JordanA Writer's Guide to Persistence, Writing. Practice.

At some point or another, after working yourself into a lather, your eyeballs stuck open from eons at the computer, and your fingers frozen into clamped little typing claws, your brain will tell you a lie; it will go something like this: You haven’t done enough.

If you’re like me, it may come as a result of comparison. You’ve worked your tail off, but you haven’t done enough because [you haven’t won that grant/published that book/secured that agent/obtained acclaim]. And somehow, the fact of how hard you’ve worked makes this voice an even greater insult.

In the Facebook age, I think comparison has become an even more common bad habit. I think I was happier before Facebook, in a way; I cared a whole lot less about what people thought of me, my writing, and my achievements because there was a smaller stage, and the only way I could really share information with a large group of people was to send out an email blast. With email, you were lucky to hear back in a week, much less a moment. In other words, my focus was kept on the work, not the audience (and yes, I believe you have to eventually consider the audience, don’t get me wrong).

I’m not blaming Facebook, really I’m not, but I do think writers are happier when we are: 1) just writing and 2) focusing time and energy on our own little plots of writer land–plucking off the sugar sweet beans of your own good work, and getting deep into the healthy earth of your efforts.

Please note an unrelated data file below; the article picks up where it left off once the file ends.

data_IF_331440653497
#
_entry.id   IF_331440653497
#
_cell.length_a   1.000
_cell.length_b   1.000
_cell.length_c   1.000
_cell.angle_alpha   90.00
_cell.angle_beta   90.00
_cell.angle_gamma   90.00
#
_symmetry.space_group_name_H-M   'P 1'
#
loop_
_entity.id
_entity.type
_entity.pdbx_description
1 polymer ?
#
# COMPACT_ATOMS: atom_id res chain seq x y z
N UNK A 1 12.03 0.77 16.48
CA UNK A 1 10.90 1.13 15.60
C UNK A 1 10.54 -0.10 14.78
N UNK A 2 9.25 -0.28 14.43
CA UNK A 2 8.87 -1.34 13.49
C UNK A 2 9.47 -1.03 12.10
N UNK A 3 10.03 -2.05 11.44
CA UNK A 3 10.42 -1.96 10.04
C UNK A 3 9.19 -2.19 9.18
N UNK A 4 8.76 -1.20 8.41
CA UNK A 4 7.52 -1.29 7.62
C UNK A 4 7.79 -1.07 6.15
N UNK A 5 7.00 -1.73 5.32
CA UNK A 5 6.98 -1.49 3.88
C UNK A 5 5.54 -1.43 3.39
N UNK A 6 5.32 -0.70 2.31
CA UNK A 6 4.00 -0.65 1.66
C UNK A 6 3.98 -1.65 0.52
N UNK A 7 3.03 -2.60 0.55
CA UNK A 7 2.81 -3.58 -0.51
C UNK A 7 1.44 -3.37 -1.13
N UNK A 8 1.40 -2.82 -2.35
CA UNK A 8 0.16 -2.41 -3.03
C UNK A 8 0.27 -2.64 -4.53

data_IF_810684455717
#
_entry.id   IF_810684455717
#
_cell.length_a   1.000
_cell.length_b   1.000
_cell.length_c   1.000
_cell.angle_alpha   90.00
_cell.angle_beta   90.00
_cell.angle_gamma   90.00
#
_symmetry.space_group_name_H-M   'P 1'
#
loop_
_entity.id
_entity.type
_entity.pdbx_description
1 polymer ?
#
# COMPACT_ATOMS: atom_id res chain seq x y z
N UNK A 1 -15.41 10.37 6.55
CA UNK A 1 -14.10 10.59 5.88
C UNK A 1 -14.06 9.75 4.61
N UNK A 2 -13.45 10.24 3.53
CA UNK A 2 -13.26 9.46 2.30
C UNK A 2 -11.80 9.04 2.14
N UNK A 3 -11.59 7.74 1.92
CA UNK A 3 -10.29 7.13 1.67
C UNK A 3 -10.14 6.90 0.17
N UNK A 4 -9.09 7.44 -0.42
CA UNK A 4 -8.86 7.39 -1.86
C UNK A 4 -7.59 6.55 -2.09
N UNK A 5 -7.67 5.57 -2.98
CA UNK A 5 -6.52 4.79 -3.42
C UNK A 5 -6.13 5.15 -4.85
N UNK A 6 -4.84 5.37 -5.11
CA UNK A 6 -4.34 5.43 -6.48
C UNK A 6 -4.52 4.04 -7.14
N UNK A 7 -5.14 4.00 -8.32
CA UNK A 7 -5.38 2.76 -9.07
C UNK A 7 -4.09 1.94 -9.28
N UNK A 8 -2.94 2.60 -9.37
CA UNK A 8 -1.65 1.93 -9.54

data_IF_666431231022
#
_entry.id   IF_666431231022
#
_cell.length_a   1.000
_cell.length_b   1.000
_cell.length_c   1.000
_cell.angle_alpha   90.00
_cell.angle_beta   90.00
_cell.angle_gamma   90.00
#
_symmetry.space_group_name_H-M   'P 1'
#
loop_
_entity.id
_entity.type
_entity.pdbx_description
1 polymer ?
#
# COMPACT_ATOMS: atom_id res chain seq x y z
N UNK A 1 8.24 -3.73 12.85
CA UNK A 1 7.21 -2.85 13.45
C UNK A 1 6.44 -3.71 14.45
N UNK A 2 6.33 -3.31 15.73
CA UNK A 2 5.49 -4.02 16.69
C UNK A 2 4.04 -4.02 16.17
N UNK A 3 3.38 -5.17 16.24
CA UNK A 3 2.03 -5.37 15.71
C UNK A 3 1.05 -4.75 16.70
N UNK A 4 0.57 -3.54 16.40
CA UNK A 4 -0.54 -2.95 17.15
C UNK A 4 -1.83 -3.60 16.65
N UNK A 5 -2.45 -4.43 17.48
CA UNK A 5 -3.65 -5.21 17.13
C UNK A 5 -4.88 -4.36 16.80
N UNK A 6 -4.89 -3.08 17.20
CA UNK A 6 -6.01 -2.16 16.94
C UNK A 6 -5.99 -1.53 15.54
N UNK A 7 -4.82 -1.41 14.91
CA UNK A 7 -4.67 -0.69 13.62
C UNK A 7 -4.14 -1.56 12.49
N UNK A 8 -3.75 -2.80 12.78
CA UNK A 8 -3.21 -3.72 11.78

Comparison is insidious. It taunts me like a memory of being five, a scared little girl on Halloween night cornered in a group of slightly older ghouls who locked their arms and wouldn’t let me free, laughing harder the more I cried. Even if the taunting voices only come from inside my own head, I’m learning the true dangers of both comparing my work, and my status, to others, as well as forcing myself through a performance ringer where I come out bloody and resentful.

Are you working on your writing regularly? Is it a writing practice—you feed it, nurture it, toy with it, challenge it, test it? Do you produce material every week or month? Do you make forward movement, even if only a sentence or a page?

You’re doing enough.

Take it from me. It’s just like Anne Lamott (and frankly, just about every famous author I know) has said, in one form or another: You think that the day your book is published/grant awarded/acclaim given, etc… life is going to be fantastic, your happiness guaranteed, your beauty at its fullest, your sex life robust. But it’s just another day. And some people—many people—aren’t even going to notice.

You have to notice.

Work hard enough to satisfy your own demands, but not so hard that you lose joy.

It’s your writing practice. What does it mean to you?


If you like what you’ve read, please subscribe to this blog or sign up for my newsletter. Also check out my books: Night Oracle, Make a Scene: Crafting a Powerful Story One Scene at a Time and, Forged in Grace. And there are a few spots remaining in my Plot & Scene Writing Retreat with Martha Alderson at the Mt. Madonna Retreat Center, May 30-June 1, 2014.